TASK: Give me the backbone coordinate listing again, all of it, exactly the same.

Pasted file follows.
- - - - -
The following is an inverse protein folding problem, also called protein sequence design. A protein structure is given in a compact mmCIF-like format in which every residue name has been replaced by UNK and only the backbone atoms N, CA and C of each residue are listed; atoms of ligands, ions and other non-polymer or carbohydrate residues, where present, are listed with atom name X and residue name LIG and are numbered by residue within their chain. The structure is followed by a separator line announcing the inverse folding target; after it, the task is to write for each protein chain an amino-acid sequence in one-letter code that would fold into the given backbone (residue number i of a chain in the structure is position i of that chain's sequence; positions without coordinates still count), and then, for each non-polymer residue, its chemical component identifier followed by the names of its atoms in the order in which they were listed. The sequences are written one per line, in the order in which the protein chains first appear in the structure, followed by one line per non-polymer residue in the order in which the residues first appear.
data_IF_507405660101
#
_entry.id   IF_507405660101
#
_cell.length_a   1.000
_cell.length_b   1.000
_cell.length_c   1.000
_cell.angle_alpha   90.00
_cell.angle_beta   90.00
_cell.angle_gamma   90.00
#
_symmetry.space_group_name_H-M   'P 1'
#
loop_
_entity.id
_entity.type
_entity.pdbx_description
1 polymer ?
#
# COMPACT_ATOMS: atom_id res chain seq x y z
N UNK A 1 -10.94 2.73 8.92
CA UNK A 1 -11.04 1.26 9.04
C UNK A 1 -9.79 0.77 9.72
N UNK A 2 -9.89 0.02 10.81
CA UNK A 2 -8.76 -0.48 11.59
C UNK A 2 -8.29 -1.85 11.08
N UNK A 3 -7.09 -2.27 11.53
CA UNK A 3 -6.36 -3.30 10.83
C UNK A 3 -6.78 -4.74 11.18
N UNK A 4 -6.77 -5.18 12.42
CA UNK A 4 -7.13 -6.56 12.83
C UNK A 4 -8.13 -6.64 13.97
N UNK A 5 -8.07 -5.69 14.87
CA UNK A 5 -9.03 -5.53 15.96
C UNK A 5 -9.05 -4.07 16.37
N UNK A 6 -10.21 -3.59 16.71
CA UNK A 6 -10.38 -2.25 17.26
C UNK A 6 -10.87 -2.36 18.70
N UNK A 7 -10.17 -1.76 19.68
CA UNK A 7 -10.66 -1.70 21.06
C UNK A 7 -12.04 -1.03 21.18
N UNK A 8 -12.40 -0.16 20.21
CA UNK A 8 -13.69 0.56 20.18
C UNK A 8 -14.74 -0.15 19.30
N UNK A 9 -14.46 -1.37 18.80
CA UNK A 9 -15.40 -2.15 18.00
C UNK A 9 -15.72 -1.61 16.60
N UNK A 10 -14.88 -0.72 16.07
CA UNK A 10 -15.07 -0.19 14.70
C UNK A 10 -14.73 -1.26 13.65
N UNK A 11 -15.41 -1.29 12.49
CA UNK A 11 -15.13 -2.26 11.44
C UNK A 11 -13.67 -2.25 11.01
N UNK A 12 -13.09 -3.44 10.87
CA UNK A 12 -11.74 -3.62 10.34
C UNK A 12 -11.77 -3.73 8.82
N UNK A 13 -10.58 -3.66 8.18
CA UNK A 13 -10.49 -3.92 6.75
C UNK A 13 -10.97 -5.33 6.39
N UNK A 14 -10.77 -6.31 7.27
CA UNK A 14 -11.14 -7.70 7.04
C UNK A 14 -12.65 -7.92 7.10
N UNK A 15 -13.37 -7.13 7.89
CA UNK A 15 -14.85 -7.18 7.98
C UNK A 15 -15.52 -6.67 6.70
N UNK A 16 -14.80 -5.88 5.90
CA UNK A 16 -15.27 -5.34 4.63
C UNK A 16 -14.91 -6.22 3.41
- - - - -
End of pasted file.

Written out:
The following is an inverse protein folding problem, also called protein sequence design. A protein structure is given in a compact mmCIF-like format in which every residue name has been replaced by UNK and only the backbone atoms N, CA and C of each residue are listed; atoms of ligands, ions and other non-polymer or carbohydrate residues, where present, are listed with atom name X and residue name LIG and are numbered by residue within their chain. The structure is followed by a separator line announcing the inverse folding target; after it, the task is to write for each protein chain an amino-acid sequence in one-letter code that would fold into the given backbone (residue number i of a chain in the structure is position i of that chain's sequence; positions without coordinates still count), and then, for each non-polymer residue, its chemical component identifier followed by the names of its atoms in the order in which they were listed. The sequences are written one per line, in the order in which the protein chains first appear in the structure, followed by one line per non-polymer residue in the order in which the residues first appear.
data_IF_507405660101
#
_entry.id   IF_507405660101
#
_cell.length_a   1.000
_cell.length_b   1.000
_cell.length_c   1.000
_cell.angle_alpha   90.00
_cell.angle_beta   90.00
_cell.angle_gamma   90.00
#
_symmetry.space_group_name_H-M   'P 1'
#
loop_
_entity.id
_entity.type
_entity.pdbx_description
1 polymer ?
#
# COMPACT_ATOMS: atom_id res chain seq x y z
N UNK A 1 -10.94 2.73 8.92
CA UNK A 1 -11.04 1.26 9.04
C UNK A 1 -9.79 0.77 9.72
N UNK A 2 -9.89 0.02 10.81
CA UNK A 2 -8.76 -0.48 11.59
C UNK A 2 -8.29 -1.85 11.08
N UNK A 3 -7.09 -2.27 11.53
CA UNK A 3 -6.36 -3.30 10.83
C UNK A 3 -6.78 -4.74 11.18
N UNK A 4 -6.77 -5.18 12.42
CA UNK A 4 -7.13 -6.56 12.83
C UNK A 4 -8.13 -6.64 13.97
N UNK A 5 -8.07 -5.69 14.87
CA UNK A 5 -9.03 -5.53 15.96
C UNK A 5 -9.05 -4.07 16.37
N UNK A 6 -10.21 -3.59 16.71
CA UNK A 6 -10.38 -2.25 17.26
C UNK A 6 -10.87 -2.36 18.70
N UNK A 7 -10.17 -1.76 19.68
CA UNK A 7 -10.66 -1.70 21.06
C UNK A 7 -12.04 -1.03 21.18
N UNK A 8 -12.40 -0.16 20.21
CA UNK A 8 -13.69 0.56 20.18
C UNK A 8 -14.74 -0.15 19.30
N UNK A 9 -14.46 -1.37 18.80
CA UNK A 9 -15.40 -2.15 18.00
C UNK A 9 -15.72 -1.61 16.60
N UNK A 10 -14.88 -0.72 16.07
CA UNK A 10 -15.07 -0.19 14.70
C UNK A 10 -14.73 -1.26 13.65
N UNK A 11 -15.41 -1.29 12.49
CA UNK A 11 -15.13 -2.26 11.44
C UNK A 11 -13.67 -2.25 11.01
N UNK A 12 -13.09 -3.44 10.87
CA UNK A 12 -11.74 -3.62 10.34
C UNK A 12 -11.77 -3.73 8.82
N UNK A 13 -10.58 -3.66 8.18
CA UNK A 13 -10.49 -3.92 6.75
C UNK A 13 -10.97 -5.33 6.39
N UNK A 14 -10.77 -6.31 7.27
CA UNK A 14 -11.14 -7.70 7.04
C UNK A 14 -12.65 -7.92 7.10
N UNK A 15 -13.37 -7.13 7.89
CA UNK A 15 -14.85 -7.18 7.98
C UNK A 15 -15.52 -6.67 6.70
N UNK A 16 -14.80 -5.88 5.90
CA UNK A 16 -15.27 -5.34 4.63
C UNK A 16 -14.91 -6.22 3.41